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A Roanoke jury recommended that Kimberly Salyers be awarded $2.5 million in her case against Salem Orthopaedics. That amount exceeded the state cap on medical malpractice awards, and the judge reduced it to $2.3 million.

A missed deadline in a $3 million medical malpractice suit against a Salem clinic has brought about an abrupt and drastic result: It prompted a default judgment over the summer, and a judge last week ruled that a jury’s seven-figure award for the plaintiff will stand.

The company, Salem Orthopaedics, has argued that its registered agent, attorney Jeff Dorsey, did not inform it of the suit when it was first filed in June. It said it remained unaware of the legal action until early September, by which time a $2.3 million judgment had already been entered against it.

On Oct. 7 in Roanoke Circuit Court, Judge William Alexander — assigned as a substitute judge — denied the clinic’s subsequent request to vacate that judgment and to allow it to file a formal response.

The suit involved a patient, Kimberly Salyers, who was treated at the clinic in 2017. Her legal complaint claimed that surgery to fix a torn ACL caused injury to her peroneal nerve, which “was entrapped with a surgical suture.” In court filings, her lawyers said the injury caused permanent damage and could eventually result in the need for a knee replacement.

On June 5, Salyers’ attorneys, Anthony Segura and Jonathan Rogers, filed suit against Salem Orthopaedics and two members of its medical staff, Mark Hagy and Christopher Deneault.

Salem Orthopaedics began as Virginia Orthopaedics in 1999 and ceased operations last fall after it was acquired by LewisGale Regional Health System. It maintains a registered agent to receive payments and handle other business; Dorsey has acted as that agent since 2015.

Both sides agree that, on June 6, Dorsey was officially served with the lawsuit and, from there, had three weeks to file a response, which came due June 27.

“Mr. Dorsey did not, however, forward the Summons and Complaint to Salem Orthopaedics. Nor did he otherwise apprise Salem Orthopaedics of the pending action against it,” attorneys for the clinic wrote in a motion last month.

“Because it had no actual notice of the lawsuit, Salem Orthopaedics did not retain counsel and did not file responsive pleadings,” the motion said.

Segura and the attorney representing Salem Orthopaedics, Joseph Rainsbury of Richmond, declined to comment about the matter. Dorsey’s lawyer, Phillip Anderson, said he also was not able to discuss the case.

On July 1, the court found the clinic in default for not responding after being served with the suit. Under Virginia Supreme Court rules, it was then no longer entitled to receive notice of ongoing proceedings in the case. The plaintiff withdrew her complaints against the individual doctors and pursued a claim solely against Salem Orthopaedics.

Just over two months later, on Sept. 5 in Roanoke Circuit Court, Salyers’ attorneys presented evidence of damages to a jury, which recommended the patient be awarded $2.5 million, plus interest, dating back two years to when she was treated. That amount exceeded the state cap on medical malpractice awards, and the judge reduced it to $2.3 million.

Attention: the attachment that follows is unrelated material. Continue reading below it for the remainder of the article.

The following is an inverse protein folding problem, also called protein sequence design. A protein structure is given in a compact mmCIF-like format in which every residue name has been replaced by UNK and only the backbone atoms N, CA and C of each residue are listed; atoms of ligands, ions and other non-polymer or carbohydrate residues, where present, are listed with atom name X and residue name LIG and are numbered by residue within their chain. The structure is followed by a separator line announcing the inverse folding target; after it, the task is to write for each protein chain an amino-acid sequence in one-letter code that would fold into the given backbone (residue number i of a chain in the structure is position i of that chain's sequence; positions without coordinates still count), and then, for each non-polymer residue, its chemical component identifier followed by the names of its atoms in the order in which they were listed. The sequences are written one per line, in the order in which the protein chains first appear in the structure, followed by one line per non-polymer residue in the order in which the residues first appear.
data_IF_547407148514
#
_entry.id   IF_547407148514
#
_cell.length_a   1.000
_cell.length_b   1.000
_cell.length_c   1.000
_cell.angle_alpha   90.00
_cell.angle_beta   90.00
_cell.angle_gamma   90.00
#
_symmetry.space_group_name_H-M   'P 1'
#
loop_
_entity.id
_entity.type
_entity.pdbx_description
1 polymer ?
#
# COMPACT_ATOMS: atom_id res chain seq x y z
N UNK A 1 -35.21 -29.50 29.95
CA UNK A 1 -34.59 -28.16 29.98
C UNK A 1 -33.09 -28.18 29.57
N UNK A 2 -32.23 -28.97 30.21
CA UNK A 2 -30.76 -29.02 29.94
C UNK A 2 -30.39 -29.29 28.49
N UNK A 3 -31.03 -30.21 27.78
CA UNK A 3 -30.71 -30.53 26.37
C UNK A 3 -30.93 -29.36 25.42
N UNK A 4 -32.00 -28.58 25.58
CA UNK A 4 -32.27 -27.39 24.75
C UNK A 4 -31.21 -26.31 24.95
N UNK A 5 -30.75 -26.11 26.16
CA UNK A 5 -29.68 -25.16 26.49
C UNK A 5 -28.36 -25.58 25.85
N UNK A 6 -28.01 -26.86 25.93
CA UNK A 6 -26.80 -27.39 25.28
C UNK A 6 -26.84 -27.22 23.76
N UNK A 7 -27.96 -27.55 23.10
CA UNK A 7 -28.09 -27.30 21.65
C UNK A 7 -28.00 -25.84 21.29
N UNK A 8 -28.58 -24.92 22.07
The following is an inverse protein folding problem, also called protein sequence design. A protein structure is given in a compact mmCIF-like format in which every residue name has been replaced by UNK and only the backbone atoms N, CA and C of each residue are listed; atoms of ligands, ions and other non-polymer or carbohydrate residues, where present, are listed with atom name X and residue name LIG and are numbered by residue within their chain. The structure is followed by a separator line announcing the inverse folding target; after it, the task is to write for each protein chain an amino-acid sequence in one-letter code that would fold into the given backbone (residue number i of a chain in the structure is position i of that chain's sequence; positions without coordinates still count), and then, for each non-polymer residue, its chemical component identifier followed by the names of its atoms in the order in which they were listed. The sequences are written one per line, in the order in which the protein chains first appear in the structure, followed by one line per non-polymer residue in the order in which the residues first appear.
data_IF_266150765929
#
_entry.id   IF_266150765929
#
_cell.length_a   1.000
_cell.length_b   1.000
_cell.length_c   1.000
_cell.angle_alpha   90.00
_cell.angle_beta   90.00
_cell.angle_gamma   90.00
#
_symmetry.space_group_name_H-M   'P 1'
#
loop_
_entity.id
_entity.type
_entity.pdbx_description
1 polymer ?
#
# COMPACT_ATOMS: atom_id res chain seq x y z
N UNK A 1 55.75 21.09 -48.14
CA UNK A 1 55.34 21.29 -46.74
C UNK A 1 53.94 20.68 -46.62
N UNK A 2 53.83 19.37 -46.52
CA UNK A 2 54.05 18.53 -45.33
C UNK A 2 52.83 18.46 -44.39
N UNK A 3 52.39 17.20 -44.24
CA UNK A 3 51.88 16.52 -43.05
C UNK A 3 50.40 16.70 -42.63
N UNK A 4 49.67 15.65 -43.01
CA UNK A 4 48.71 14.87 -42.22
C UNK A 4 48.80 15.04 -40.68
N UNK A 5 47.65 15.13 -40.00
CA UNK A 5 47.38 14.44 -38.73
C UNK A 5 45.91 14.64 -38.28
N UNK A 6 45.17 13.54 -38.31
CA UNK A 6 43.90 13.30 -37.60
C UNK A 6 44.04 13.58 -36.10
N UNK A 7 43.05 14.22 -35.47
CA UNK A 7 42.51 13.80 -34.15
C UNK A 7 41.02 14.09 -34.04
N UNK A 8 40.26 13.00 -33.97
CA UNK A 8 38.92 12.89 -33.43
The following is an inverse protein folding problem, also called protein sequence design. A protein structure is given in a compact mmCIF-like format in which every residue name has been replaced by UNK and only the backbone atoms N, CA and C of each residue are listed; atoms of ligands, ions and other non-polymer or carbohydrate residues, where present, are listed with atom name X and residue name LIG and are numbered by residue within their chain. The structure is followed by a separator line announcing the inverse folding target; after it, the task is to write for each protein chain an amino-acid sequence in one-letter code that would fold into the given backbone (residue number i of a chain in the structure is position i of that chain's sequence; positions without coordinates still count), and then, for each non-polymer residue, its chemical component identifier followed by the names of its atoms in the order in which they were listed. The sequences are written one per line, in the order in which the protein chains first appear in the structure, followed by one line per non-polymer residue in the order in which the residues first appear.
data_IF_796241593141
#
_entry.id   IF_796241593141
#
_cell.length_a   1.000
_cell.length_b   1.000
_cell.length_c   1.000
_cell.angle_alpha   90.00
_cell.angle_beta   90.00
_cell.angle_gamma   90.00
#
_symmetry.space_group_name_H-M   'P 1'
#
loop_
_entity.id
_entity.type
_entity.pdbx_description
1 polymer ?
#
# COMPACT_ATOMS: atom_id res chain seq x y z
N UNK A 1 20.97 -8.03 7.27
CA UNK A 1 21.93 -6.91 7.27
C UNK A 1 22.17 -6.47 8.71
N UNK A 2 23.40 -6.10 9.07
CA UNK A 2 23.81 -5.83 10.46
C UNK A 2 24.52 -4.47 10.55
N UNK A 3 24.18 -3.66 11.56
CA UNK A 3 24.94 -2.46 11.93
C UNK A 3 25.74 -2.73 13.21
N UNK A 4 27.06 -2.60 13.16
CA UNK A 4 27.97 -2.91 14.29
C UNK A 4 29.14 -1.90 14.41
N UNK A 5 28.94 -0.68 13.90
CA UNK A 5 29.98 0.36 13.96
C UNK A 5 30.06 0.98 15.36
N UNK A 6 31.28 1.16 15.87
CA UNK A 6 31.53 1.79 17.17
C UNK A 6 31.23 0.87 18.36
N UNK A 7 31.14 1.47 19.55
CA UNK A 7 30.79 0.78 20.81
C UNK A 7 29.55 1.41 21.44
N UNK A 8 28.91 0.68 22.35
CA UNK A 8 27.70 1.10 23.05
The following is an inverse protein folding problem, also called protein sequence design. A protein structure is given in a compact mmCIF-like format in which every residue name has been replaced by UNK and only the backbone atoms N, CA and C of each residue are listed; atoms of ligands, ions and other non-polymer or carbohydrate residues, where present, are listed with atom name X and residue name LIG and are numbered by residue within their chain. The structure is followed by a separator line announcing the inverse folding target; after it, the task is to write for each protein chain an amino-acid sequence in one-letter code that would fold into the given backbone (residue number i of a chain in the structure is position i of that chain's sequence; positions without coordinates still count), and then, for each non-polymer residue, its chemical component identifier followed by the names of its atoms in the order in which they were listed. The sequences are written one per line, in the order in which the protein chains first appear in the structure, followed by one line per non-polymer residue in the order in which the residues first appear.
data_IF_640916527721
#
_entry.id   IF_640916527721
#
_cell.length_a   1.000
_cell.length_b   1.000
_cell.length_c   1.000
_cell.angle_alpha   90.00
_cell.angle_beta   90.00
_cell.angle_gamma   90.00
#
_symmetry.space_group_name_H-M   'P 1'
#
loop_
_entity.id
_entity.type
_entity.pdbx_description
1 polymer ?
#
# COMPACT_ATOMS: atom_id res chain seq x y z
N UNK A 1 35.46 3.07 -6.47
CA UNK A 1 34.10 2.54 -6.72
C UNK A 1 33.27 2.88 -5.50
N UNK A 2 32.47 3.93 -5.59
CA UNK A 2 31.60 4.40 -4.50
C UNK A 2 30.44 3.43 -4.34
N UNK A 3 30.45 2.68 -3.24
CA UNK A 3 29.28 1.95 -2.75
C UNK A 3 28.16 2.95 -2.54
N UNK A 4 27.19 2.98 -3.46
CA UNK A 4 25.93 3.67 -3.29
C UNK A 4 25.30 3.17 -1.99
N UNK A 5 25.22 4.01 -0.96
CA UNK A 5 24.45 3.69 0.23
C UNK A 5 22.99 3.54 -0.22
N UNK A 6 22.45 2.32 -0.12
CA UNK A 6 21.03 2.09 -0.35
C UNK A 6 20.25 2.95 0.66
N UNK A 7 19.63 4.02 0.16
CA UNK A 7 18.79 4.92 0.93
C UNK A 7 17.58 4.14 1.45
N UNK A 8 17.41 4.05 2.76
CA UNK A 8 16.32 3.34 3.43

Because the defendants were in default at the time of the hearing, they were not notified of it and had no representatives present in court.

But Dorsey soon learned of the outcome, court papers said, and on Sept. 17 he made the clinic aware of the judgment.

“This was the first notice that anyone affiliated with Salem Orthopaedics had ever received about the present suit,” a defense motion said.

That motion, submitted seven days after the judgment, asked the court to set aside the award and allow the company to properly respond to the suit.

State Supreme Court rules provide that such requests can be considered by a judge if they are made within 21 days of a judgment, but it requires evaluating the reason for the delayed response and the effect of the delay on the plaintiff.

The clinic’s response came well within that three-week window; it argued that its officers were not at fault, that they didn’t receive actual notice of the claims until after the judgment, and that the delay that had resulted would not adversely affect the plaintiff.

“[Medical] malpractice cases take time to litigate — typically two years or so. A delay of a few months is, in light of this, inconsequential,” the defendant’s motion said.

It also posited that the two doctors had been non-suited to “exploit [a] procedural advantage” that would move the case forward more quickly.

The plaintiff’s response argued that the defendant was responsible for the actions of its registered agent and that the delay had caused expense and inconvenience.

Alexander found in favor of the plaintiff, citing the Supreme Court provisions regarding the rules of default.

“The final judgment shall stand,” his order said.

The attorney for the clinic declined to comment on the case, and it is unclear whether the clinic, in its current inactive state, was required to maintain medical malpractice insurance and, if so, whether its coverage meets or exceeds the amount of damages.

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